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Violet Richardson Ward

Biologue of Founder Violet Richardson Ward

First president of the first Soroptimist club

I was born Violet Richardson in Summit, New Jersey on August 27, 1888, the third child and second daughter of John Meade Richardson and Lucy Shipgood Richardson, who emigrated three years earlier from Great Britain.

Father worked for a number of railroads and insurance companies during the years of my youth. As a result of our constant moving I received my early education at home, as well as in a number of schools. As a teenager I had dreams of becoming an artist. I was lucky to have received a scholarship to attend the Pratt and Carnegie Institutes of Art while it was possible. We didn’t stay in one place very long so my attendance was short!

In 1907 we moved to the San Francisco Bay Area. I was excited and 19. I finished my high school education that year at the San Francisco Girls High School. After graduation I enrolled at the University of California in Berkeley as an art major, but I soon realized that my passion was in health and physical education. I guess, one might say that I was a pioneer in this field!

In 1911, while a student at the University of California, I organized the Berkeley Women’s Gymnasium and one year later I received my degree in Physical Culture, which became known as health and physical education in later years. It was also at the University when I established a women’s hiking club so that women could enjoy the pleasures of the Berkeley hills on Sundays and holidays. There were funny stories about me hiking with my shotgun in hand, but it was necessary --- since there were rattlesnakes in those hills!
Violet Richardson Ward 

In 1916 I received my Master’s Degree from the same university. While in my second year of study, I began to teach physical education classes to the underclassmen at the university, and substituted in the physical education departments at Mills and Holy Names Colleges in nearly Oakland.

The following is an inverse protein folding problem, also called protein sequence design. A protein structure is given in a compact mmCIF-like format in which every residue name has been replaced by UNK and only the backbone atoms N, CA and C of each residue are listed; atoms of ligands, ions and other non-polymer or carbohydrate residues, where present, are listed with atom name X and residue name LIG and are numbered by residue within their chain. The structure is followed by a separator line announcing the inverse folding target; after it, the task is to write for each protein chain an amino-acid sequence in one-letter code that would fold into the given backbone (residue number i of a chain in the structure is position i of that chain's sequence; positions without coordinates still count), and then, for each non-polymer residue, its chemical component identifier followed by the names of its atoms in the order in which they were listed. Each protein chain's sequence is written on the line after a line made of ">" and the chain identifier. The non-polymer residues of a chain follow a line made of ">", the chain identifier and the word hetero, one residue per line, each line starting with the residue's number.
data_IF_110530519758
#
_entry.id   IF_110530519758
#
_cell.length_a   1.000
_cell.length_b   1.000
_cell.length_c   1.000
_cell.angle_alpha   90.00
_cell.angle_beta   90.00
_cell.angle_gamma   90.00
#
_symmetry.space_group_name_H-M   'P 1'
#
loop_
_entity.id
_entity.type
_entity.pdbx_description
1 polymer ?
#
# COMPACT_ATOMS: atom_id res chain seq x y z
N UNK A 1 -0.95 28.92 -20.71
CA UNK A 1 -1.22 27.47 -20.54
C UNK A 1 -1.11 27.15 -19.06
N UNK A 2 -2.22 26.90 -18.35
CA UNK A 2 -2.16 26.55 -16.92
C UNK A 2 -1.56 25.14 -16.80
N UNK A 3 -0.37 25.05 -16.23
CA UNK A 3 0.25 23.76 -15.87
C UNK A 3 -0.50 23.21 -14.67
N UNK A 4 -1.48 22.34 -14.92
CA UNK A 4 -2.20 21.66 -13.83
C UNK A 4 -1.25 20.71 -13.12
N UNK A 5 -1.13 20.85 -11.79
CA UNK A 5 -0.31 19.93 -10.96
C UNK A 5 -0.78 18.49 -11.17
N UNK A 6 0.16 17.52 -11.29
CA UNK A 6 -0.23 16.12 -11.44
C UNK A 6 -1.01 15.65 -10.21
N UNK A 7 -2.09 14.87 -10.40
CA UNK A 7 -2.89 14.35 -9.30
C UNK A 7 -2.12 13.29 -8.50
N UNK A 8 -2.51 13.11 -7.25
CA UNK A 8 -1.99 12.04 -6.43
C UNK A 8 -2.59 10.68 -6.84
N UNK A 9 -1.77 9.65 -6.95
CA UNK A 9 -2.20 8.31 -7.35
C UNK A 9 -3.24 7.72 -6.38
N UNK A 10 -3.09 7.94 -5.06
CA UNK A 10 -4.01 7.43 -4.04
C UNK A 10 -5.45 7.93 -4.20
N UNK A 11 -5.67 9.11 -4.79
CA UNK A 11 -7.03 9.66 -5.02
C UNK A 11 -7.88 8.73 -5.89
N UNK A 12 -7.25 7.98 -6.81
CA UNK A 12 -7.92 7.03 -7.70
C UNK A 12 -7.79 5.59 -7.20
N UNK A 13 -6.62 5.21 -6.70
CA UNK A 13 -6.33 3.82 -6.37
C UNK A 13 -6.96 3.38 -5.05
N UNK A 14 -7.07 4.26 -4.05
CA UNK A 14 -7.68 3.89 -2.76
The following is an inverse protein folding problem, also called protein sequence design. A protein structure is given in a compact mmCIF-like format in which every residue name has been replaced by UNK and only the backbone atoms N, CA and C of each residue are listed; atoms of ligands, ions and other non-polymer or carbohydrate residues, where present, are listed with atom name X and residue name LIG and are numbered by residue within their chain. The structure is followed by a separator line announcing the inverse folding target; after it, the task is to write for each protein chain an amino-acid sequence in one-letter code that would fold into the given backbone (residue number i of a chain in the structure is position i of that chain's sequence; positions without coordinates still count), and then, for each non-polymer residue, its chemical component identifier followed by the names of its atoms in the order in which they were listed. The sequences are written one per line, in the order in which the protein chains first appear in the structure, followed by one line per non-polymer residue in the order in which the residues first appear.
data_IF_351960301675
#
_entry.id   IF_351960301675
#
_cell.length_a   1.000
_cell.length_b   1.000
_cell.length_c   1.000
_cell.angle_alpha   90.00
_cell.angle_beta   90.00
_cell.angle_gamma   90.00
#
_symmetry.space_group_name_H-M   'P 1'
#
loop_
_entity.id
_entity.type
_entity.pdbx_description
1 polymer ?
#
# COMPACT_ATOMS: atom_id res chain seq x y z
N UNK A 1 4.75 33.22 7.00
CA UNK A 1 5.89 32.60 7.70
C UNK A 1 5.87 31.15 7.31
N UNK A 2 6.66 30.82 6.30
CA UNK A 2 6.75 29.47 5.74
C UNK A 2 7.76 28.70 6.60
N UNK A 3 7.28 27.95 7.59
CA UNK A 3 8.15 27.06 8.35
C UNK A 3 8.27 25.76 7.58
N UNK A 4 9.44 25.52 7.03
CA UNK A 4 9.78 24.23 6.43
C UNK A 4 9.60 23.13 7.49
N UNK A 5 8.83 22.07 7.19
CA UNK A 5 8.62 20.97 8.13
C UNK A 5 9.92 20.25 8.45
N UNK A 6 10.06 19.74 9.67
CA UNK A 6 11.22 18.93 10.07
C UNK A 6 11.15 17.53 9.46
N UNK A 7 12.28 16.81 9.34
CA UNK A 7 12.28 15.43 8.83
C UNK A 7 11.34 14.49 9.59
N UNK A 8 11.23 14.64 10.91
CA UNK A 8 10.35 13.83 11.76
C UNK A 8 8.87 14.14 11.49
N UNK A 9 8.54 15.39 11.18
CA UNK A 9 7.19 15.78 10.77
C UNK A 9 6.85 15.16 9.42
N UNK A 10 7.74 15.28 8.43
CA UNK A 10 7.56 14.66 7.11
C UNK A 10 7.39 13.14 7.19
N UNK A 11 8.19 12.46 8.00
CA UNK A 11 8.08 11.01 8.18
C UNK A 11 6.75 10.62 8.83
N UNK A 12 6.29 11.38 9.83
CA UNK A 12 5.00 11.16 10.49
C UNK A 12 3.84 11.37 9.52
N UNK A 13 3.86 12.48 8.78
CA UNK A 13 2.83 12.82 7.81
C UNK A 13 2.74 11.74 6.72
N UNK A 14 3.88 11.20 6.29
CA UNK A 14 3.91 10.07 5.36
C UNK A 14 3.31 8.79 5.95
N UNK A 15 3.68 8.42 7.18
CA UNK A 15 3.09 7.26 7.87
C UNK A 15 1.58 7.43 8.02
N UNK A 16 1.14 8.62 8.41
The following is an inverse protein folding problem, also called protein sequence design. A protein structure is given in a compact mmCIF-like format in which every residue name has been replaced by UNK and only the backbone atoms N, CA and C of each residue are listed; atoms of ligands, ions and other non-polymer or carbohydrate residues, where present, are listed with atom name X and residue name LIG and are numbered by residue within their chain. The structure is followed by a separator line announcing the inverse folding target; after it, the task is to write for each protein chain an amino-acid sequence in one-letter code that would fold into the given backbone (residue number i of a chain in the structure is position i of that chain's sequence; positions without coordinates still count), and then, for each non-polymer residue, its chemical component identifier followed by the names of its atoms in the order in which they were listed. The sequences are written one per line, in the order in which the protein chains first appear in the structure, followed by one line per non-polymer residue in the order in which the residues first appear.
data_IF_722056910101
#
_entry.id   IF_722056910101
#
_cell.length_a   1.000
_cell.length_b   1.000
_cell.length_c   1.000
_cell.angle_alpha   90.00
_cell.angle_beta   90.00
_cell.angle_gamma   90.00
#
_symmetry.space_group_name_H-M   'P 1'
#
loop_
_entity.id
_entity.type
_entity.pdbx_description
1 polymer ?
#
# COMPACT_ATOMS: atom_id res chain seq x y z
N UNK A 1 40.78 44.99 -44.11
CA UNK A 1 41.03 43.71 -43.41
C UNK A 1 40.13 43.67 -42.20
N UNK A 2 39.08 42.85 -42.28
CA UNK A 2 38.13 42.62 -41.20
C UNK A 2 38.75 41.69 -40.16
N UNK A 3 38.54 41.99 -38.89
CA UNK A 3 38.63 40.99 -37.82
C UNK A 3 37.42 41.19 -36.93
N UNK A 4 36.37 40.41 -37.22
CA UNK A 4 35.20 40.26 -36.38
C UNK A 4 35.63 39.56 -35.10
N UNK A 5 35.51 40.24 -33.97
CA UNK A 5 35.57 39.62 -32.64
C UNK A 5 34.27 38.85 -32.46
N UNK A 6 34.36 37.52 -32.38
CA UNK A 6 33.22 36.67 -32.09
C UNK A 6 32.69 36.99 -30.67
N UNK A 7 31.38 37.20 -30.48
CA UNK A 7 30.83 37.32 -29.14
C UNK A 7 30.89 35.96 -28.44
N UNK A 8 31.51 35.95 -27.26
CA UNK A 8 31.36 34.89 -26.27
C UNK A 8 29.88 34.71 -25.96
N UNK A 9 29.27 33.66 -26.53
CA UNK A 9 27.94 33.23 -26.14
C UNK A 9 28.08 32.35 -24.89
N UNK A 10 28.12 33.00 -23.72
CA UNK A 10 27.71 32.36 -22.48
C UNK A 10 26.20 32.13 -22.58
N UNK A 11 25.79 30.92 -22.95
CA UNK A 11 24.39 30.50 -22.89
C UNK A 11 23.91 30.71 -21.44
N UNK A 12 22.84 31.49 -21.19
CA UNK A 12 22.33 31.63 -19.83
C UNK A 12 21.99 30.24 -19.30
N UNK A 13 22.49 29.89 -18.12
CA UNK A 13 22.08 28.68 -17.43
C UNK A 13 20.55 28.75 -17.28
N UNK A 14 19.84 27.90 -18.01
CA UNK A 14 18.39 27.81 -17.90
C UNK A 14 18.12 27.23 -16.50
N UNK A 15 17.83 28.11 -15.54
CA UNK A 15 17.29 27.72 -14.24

I guess today one might call me an activist or a rabble rouser! As a physical education instructor at the university during my college days, I fought for equal pay for women. Can you believe that I was only paid $20 a month to lead classes, yet a man was being paid $40 a month simply to take the roll in my classes! I couldn’t believe it! So, I insisted on equal pay! When it was not forthcoming, well, I just quit! The university president rehired me at $40 a month, which was great except for one thing: he then raised the man’s salary to $60! Guest what? I resigned again! However, this time I did not return to teaching until the university board of regents signed an employment contract with me which guaranteed me $60 a month too!

Soon after graduation, I was hired by the Berkeley School District and retired a short 41 years later in 1954. While serving as Supervisor of Health and Physical Education for the District, I established physical education classes for boys and girls in grade schools, and established the first girls physical education classes at Berkeley High School. And during the later years of my career, I served as Director of Physical Education for the entire Berkeley School District.

I became well-known in the Bay Area for my work in health and physical education. As a result I was asked to join a new organization for women in 1921. I met with several professional women in Oakland and after interviewing me they asked me to join them. The organization was all about service, about professional and businesswomen, and I was promised that it would become an international organization.This was very important to me. So important, that I only joined after being assured by the organizer, Mr. Stuart Morrow, that it would develop into an international organization for women.